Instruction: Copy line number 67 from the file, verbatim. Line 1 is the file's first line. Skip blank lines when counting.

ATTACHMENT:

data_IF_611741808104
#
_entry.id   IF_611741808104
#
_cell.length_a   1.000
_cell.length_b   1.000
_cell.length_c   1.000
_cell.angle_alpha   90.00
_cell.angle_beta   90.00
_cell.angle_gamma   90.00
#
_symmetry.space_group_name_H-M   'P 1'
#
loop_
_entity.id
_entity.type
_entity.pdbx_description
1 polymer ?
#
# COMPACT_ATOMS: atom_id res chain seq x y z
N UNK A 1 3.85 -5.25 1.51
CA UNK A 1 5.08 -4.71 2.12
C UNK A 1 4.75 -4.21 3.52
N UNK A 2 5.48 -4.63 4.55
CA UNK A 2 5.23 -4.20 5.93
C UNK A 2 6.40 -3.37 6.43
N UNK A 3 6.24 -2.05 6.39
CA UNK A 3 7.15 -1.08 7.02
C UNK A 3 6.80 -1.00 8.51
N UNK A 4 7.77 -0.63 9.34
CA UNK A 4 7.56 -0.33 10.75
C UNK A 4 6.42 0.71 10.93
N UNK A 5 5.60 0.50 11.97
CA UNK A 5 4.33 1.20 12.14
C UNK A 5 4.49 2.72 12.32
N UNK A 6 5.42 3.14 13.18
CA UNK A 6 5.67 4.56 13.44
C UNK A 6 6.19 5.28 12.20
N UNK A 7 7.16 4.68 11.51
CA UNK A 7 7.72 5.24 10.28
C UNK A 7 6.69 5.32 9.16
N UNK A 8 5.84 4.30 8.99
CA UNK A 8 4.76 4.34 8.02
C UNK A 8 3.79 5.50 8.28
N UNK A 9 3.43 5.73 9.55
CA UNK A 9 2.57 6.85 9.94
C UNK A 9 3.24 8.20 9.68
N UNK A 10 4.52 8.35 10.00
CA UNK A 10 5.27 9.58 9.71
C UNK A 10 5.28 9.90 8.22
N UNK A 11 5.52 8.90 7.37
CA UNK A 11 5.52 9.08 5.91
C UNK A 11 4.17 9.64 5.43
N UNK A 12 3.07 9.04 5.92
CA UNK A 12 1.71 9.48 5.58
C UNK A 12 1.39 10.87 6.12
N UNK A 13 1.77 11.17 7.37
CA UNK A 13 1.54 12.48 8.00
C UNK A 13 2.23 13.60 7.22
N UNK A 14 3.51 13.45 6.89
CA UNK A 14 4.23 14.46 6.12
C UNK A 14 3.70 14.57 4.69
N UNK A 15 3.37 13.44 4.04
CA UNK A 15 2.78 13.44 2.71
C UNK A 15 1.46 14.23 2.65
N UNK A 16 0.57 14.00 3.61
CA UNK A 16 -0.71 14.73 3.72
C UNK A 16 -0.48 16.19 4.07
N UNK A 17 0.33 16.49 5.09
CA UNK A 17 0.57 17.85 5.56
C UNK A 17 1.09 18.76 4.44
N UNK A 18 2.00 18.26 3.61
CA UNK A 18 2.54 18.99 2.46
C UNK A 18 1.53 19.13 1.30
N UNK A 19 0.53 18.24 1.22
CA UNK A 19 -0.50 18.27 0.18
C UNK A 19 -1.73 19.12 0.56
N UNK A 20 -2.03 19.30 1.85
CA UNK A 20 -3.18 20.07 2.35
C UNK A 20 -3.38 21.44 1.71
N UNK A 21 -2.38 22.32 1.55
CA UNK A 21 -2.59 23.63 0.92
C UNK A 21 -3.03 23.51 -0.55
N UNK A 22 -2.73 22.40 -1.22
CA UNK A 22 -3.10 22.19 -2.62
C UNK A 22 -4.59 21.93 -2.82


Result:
CA UNK A 16 -0.71 14.73 3.72